Dutch are opposed to Brussels’ labour migration plan, minister says
The Dutch cabinet is opposed to European Commission plans to allow more people from non-EU countries to come to the Netherlands to work, social affairs minister Karien van Gennip told MPs on Thursday.
Van Gennip said she could not envisage how a new group of workers could be housed and warned this could lead to increased tension in some parts of the country.
‘These people have to be able to live somewhere and have a job like everyone else, with a proper salary and good working conditions,’ she is quoted as saying by broadcaster NOS. The problems which the current group of seasonal workers are faced with need to be solved first, the minister said.
Last week, social affairs ministry inspectors warned that people moving to the Netherlands to do low-skilled work are living in ‘increasingly miserable conditions’ and that Dutch firms are opting to use cheap foreign workers rather than innovate or improve working conditions.
Chief inspector Rits de Boer also criticized employers who dump workers once they have worked long enough to have more rights, and landlords who provide dirty, expensive housing.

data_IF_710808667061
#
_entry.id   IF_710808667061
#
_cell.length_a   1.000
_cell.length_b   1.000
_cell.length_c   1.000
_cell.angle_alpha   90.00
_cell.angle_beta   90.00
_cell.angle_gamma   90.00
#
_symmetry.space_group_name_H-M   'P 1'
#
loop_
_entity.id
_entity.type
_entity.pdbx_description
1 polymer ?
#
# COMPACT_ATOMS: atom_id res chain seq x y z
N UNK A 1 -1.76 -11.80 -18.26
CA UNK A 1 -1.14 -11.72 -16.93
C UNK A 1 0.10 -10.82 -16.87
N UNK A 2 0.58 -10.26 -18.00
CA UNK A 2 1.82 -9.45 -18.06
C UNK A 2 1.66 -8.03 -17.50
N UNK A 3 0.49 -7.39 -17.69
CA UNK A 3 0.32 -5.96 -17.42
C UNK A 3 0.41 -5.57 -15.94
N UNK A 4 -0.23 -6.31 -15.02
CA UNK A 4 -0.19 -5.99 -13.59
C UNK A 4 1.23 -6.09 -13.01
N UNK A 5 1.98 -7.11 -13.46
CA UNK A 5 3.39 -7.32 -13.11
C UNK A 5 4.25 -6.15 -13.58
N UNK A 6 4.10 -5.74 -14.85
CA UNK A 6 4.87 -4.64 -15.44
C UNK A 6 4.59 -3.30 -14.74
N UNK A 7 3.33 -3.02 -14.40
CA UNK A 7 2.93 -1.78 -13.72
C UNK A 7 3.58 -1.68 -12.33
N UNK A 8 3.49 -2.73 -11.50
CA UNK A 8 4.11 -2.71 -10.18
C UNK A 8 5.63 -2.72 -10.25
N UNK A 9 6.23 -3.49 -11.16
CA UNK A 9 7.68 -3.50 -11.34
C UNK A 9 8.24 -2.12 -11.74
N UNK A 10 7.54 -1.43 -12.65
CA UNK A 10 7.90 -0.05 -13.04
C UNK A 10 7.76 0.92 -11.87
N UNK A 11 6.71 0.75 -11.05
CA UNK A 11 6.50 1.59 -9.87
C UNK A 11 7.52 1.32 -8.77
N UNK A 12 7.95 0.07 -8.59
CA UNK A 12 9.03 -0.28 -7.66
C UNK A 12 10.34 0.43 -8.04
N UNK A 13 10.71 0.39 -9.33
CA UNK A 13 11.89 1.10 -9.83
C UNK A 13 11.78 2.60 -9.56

The current situation, De Boer said means that private companies are boosting labour migration and earning the money, but that society at large is picking up the bill in the form of pressure on the housing market, public services and the education system.
Given all this, the Netherlands has little choice other than to ‘orientate itself’ on ‘stabilising the size of the population’ and carrying out a fundamental reorientation of what work means, he said.
The inspectors’ report was the latest in a string of damning publications on the plight of eastern European workers in the Netherlands.
The Commission said earlier this month that allowing in workers from countries such as Morocco, Egypt and Tunisia would help ease the labour shortage facing many EU countries.
The cabinet has yet to give an official reaction to the Commission’s proposals.
However, Van Gennip said that one option to solve the shortage of works in the Netherlands was to tap into the ranks of the unemployed, encourage part-timers to work more hours and to focus on other EU countries, such as France and Spain, with a high number of unemployed youngsters, NOS said.
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